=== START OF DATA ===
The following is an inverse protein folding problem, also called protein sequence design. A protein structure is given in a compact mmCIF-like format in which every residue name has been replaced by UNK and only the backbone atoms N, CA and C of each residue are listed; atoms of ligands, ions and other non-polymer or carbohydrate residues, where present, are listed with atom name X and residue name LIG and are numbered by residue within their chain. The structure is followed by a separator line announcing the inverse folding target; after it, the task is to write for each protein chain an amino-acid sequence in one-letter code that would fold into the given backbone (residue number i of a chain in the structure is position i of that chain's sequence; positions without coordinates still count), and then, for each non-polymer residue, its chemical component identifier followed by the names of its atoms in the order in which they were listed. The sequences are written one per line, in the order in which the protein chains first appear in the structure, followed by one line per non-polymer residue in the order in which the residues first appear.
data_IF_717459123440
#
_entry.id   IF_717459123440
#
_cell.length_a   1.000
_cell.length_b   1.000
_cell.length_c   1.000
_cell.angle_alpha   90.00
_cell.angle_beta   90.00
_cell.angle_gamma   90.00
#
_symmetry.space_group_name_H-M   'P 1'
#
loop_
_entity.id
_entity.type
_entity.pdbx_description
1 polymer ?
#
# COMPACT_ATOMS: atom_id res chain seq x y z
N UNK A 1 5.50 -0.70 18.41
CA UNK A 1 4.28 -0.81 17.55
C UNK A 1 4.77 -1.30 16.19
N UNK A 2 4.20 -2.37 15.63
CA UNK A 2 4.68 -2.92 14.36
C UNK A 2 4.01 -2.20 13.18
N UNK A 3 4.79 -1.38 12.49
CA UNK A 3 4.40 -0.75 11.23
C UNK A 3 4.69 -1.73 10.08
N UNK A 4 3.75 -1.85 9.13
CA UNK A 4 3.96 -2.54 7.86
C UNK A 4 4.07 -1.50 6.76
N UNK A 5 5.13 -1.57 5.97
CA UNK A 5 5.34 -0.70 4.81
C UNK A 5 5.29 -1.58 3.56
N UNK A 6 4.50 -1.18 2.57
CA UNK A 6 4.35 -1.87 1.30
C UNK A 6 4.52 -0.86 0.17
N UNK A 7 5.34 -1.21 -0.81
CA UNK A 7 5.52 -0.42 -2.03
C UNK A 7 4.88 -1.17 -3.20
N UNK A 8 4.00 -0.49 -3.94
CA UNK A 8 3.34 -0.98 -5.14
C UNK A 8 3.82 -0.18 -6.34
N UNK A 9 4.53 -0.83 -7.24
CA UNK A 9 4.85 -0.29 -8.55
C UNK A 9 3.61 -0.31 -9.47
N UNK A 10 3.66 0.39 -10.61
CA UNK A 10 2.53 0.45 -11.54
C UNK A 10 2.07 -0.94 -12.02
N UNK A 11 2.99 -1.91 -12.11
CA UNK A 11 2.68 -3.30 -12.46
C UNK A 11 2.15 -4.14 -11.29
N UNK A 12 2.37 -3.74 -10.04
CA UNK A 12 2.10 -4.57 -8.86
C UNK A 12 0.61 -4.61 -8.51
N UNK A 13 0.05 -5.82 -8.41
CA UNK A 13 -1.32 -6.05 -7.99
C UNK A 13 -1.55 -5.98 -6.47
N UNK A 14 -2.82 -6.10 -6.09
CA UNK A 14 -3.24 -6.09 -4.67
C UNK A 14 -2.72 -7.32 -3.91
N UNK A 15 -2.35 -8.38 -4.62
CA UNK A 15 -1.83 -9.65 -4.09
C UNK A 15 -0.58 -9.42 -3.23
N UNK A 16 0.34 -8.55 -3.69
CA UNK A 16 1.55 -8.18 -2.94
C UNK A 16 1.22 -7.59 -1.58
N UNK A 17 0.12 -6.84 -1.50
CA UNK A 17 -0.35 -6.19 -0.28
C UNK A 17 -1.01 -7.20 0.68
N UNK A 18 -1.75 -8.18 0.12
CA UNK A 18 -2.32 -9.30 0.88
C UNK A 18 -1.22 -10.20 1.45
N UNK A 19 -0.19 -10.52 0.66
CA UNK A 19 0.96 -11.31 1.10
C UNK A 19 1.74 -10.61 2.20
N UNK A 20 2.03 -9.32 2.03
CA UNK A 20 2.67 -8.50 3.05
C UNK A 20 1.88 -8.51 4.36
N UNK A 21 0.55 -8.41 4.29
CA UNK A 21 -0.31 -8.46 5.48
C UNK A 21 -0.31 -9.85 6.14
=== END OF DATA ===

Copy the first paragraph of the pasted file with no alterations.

The following is an inverse protein folding problem, also called protein sequence design. A protein structure is given in a compact mmCIF-like format in which every residue name has been replaced by UNK and only the backbone atoms N, CA and C of each residue are listed; atoms of ligands, ions and other non-polymer or carbohydrate residues, where present, are listed with atom name X and residue name LIG and are numbered by residue within their chain. The structure is followed by a separator line announcing the inverse folding target; after it, the task is to write for each protein chain an amino-acid sequence in one-letter code that would fold into the given backbone (residue number i of a chain in the structure is position i of that chain's sequence; positions without coordinates still count), and then, for each non-polymer residue, its chemical component identifier followed by the names of its atoms in the order in which they were listed. The sequences are written one per line, in the order in which the protein chains first appear in the structure, followed by one line per non-polymer residue in the order in which the residues first appear.